| Episode 125|
|Episode #||Episode 125 (05)|
|Air Date||July 31, 2015|
|Prev Episode||Episode 124|
|Next Episode||Episode 126|
The fifth episode of Hetalia: The World Twinkle (one hundred twenty-fifth overall) was aired on July 31, 2015. It adapts the comics Back then, you used to be... from the fifth published volume and The life of the great man, the awesome me from the sixth published volume.
On the battlefield, America shows off a large array of tanks to England, who scornfully comments that America manufactures too much of everything. England reminisces about past centuries, when a young America treasured everything new that he owned and used supplies long after they had worn out. That being said, he wonders if America's harsh childhood caused him to create everything in excess now. As America orders more tanks to be built, England grudgingly lets him make as many as he wants, while tossing him a piece of chocolate, to America's confusion.
In the aftermath of the Battle of Alamein, England gloats about his victory over Germany and Italy in the Egyptian desert. From afar, America calls to England and runs up to him. He explains that he's brought American troops to England's aid, and that it's a hero's duty to help out the weak, which infuriates England.
Looking over America's meager supplies, England asks him why he decided to jump into action with such ill-fitted supplies. America simply replies that they'll get by with what they've brought, exhibiting superb optimism.
To attack Germany and Italy, America proposes engaging them from France, to which England replies that if it was that easy, they wouldn't be taking so much trouble now, which explains Americans' tendency to be very simple-minded.
America then tells England that his boss wants to be better than England's boss at many things. That being said, he proposes that the two of them have a contest, which creates the stereotype that Americans tend to create unnecessary work.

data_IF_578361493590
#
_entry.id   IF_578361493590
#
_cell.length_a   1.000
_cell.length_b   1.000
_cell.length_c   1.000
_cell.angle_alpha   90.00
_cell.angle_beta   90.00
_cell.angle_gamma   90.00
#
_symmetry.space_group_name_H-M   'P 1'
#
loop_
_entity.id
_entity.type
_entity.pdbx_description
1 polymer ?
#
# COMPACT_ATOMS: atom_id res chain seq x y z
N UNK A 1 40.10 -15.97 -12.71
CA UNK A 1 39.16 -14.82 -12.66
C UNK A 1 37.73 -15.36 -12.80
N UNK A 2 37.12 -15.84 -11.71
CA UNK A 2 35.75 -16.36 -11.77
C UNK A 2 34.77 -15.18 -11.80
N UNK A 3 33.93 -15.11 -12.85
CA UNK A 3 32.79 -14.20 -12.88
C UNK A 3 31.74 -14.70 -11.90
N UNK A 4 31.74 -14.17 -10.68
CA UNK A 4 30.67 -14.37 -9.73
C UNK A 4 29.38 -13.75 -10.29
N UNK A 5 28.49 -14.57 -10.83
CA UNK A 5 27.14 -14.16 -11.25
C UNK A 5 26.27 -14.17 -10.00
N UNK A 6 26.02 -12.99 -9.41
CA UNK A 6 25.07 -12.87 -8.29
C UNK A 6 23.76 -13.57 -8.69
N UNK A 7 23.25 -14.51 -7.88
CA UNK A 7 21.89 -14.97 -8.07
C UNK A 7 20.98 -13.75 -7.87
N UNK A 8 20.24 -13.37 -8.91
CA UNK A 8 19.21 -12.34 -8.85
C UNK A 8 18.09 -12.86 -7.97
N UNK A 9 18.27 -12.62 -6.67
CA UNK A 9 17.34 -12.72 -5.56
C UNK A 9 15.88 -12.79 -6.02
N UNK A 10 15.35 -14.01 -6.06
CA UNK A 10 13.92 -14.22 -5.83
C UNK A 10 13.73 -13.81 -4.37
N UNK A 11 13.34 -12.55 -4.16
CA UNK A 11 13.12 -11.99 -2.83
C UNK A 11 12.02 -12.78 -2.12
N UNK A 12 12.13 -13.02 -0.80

The Life of the Great Man, the Awesome Me
The narrator explains the history of Germany. Even though he's one country now, Germany used to be a confederation of various German states that united under the Holy Roman Empire. Still, they were separate and apart despite their unified status. So the states decided that for safety, they would combine under what is now modern-day Germany. One of the states, who had "the biggest ego of them all" was Prussia.
Prussia himself explains that he used to be quite a small country, who didn't particularly stand out amongst the other states. At least, not until the House of Hohenzollern brought Prussia to power. With his new powers, he quickly fought battles with and won against other countries that had grown complacent with few rivals. Thus, it was his idea to kick out Austria from the Holy Roman Empire and unite the German states into one country.
He then tells Germany that he can worship him all he wants, to which Germany replies that he likes the sentiment but would rather appreciate Prussia's help in folding the laundry.
While sitting at a bar together, the narrator contrasts the two brothers' personalities: Germany being hard work, serious and uptight, while Prussia is carefree and likes to try new things. Drinking their beers, both brothers wonder why they're so different even though they're related. From afar, Japan remarks that their drinking pace is the same, at least, while Italy agrees.
The second eyecatch shows a panel including Germany, Italy and Prussia while detailing the history of beer in Germany.
Prussia and Germany are then hiding themselves in some bushes, as Prussia advises Germany not to rely too much on just strength in the battlefield. He reflects on his past battles with France, and that he had gotten goaded into being attacked many times. Germany says that that was because Prussia hadn't thought things through; however, Prussia ignores the words. Germany repeats it again, as Prussia continues to deny it.
- Factory worker
- American group (non-speaking cameo)
- German states (non-speaking)
- Frederick the Great of Prussia
- Austria (non-speaking)
- England: Noriaki Sugiyama
- America: Katsuyuki Konishi
- Factory worker: Yūsuke Suda
- Germany: Hiroki Yasumoto
- Italy: Daisuke Namikawa
- France: Masaya Onosaka
- Prussia: Atsushi Kousaka
- Frederick: Kokoro Tanaka
- Japan: Hiroki Takahashi